Melanie Kissell

Archive for 2013|Yearly archive page

Okay, It’s Time To Pump! How To Use A Breast Pump

In Breastfeeding, Breastfeeding supplies, Pumping on February 28, 2013 at 8:19 pm

Pump In Style Breastpump Backpack 08-02

Just like first learning to breastfeed, pumping is a skill – I might even say it’s an art!    When first trying a breast pump, most mothers are only able to express a few drops of milk.  That’s okay.  Don’t get discouraged.  With the proper practice and knowledge, you will become a pro at pumping.

Preparing your breast pump

1. Read all the instructions in the kit very carefully.

2. Check to see if any parts need to be sterilized before usage — most likely not — but be sure to check.

3. After use, all the parts of the pump will need to be washed in warm soapy water, then rinsed with hot water and drained on a clean towel.  The  plastic tubing doesn’t need to be cleaned unless you get milk stuck into it.  If you do wash it, it should be hung up to allow time to drain and dry thoroughly.

4. When you first start with an electric pump, the suction level should be set at the lowest

possible setting.  You can increase the amount of pressure, gradually, in small increments until you find the setting that’s absolutely perfect for you.

Let’s get started!

  • Warm compresses, gentle massages of the breast and gentle nipple stimulation will help  to stimulate a quick let down.
  • You should always relax while doing breast massages during pumping.  Some mothers prefer to close their eyes then think about nursing the baby, imagining the baby in their arms. The more relaxed a mother is, the better let down she’ll have and the more milk will be dispensed.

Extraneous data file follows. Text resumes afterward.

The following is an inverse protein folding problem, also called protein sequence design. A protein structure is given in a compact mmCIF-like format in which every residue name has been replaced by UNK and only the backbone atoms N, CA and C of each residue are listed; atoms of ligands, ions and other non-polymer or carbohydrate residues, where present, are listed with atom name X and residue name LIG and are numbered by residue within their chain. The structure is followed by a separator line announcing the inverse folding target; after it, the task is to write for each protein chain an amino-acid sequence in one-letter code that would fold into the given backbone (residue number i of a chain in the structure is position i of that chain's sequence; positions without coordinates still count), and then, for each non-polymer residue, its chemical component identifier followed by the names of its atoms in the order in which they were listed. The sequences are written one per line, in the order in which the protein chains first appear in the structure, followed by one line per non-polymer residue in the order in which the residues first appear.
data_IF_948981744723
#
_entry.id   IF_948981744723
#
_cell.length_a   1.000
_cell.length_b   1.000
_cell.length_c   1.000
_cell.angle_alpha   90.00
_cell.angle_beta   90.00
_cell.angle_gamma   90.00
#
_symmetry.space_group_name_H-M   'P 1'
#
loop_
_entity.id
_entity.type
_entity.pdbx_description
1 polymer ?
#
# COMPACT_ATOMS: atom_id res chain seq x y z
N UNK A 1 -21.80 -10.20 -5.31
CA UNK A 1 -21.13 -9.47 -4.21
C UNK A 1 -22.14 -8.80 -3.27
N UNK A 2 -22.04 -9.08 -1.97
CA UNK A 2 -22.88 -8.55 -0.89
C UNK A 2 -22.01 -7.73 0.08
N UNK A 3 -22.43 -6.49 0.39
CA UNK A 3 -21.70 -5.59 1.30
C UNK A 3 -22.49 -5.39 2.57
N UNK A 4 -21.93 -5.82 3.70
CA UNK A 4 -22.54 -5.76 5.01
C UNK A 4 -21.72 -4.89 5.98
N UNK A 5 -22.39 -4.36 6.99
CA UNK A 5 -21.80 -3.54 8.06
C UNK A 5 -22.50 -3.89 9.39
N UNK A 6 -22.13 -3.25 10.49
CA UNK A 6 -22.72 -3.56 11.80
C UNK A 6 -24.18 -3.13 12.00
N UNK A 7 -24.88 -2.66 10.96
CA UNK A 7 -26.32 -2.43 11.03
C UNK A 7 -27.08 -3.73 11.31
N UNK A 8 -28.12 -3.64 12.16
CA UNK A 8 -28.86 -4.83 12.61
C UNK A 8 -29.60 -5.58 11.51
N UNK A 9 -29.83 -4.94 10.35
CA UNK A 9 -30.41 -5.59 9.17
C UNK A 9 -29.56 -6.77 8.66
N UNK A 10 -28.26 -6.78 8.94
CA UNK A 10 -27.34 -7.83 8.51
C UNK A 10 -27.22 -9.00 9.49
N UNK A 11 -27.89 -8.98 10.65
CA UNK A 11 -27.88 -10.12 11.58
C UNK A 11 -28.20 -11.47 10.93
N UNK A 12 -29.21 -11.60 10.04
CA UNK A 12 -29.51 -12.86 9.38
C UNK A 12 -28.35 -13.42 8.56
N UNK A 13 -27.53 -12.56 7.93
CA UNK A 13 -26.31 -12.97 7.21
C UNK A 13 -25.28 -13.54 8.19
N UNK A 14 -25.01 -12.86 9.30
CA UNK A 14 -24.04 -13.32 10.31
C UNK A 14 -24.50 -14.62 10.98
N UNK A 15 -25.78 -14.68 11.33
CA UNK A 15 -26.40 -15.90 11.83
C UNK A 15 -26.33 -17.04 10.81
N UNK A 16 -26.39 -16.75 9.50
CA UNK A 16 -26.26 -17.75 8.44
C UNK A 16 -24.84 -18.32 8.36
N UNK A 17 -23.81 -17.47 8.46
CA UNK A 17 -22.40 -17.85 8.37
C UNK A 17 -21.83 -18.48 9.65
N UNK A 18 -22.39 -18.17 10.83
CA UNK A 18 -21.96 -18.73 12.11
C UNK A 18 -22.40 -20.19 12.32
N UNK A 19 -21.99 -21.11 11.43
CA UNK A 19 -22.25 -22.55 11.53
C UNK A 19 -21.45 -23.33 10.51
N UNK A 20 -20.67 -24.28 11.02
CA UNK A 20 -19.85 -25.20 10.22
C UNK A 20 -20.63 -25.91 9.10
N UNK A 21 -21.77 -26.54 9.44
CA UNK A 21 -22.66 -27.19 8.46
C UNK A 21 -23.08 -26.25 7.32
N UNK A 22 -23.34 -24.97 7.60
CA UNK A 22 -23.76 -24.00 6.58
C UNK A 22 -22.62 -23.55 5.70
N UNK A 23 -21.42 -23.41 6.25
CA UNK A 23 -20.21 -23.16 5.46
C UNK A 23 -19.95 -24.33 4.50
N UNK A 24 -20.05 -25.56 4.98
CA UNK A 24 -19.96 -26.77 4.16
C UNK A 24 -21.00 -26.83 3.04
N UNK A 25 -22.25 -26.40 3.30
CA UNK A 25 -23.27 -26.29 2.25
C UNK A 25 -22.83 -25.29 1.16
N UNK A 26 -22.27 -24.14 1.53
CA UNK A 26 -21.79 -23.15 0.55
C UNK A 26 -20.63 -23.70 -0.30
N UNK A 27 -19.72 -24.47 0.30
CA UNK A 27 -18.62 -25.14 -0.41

• Your first attempts at pumping should be considered practice sessions with learning to use the breast pump as the goal, not how much milk is actually dispensed.
  • When you use a hand pump, quick, short pumps at the start is stimulating and will imitate more closely the way a baby breast feeds.  Once the let down occurs and milk starts to flow freely, long, steadier strokes are more effective and less tiring.
  • When you learn to pump, you should practice for 5 minutes on each side at least once or twice a day.  Always pick the least stressful part of your day for pumping.

Relaxing and realizing that the pump is your friend is the single most important thing that a mother can do.  There are several things that a mother can do to help herself relax – putting a picture of the baby on the pump, playing cards or a game with friends, watching television, read books, or talk on the phone.  Simply watching the collection bottle is not helpful and will probably put more stress on you than you actually need.

Stay positive.  Some moms pump out 4 or 5 ounces on their very first attempt!

Melanie Kissell

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Nursing Bras: Not the ones your Grandma wore

In Breastfeeding, Breastfeeding supplies, Uncategorized on January 10, 2013 at 11:07 pm

nursing bra on manequin

I want to share a link with you today that will make shopping for a nursing bra a breeze.  You can take a peek at what’s available at JCPenny, Target, Pea In A Pod, Motherhood, and many more locations.

Nursing Bras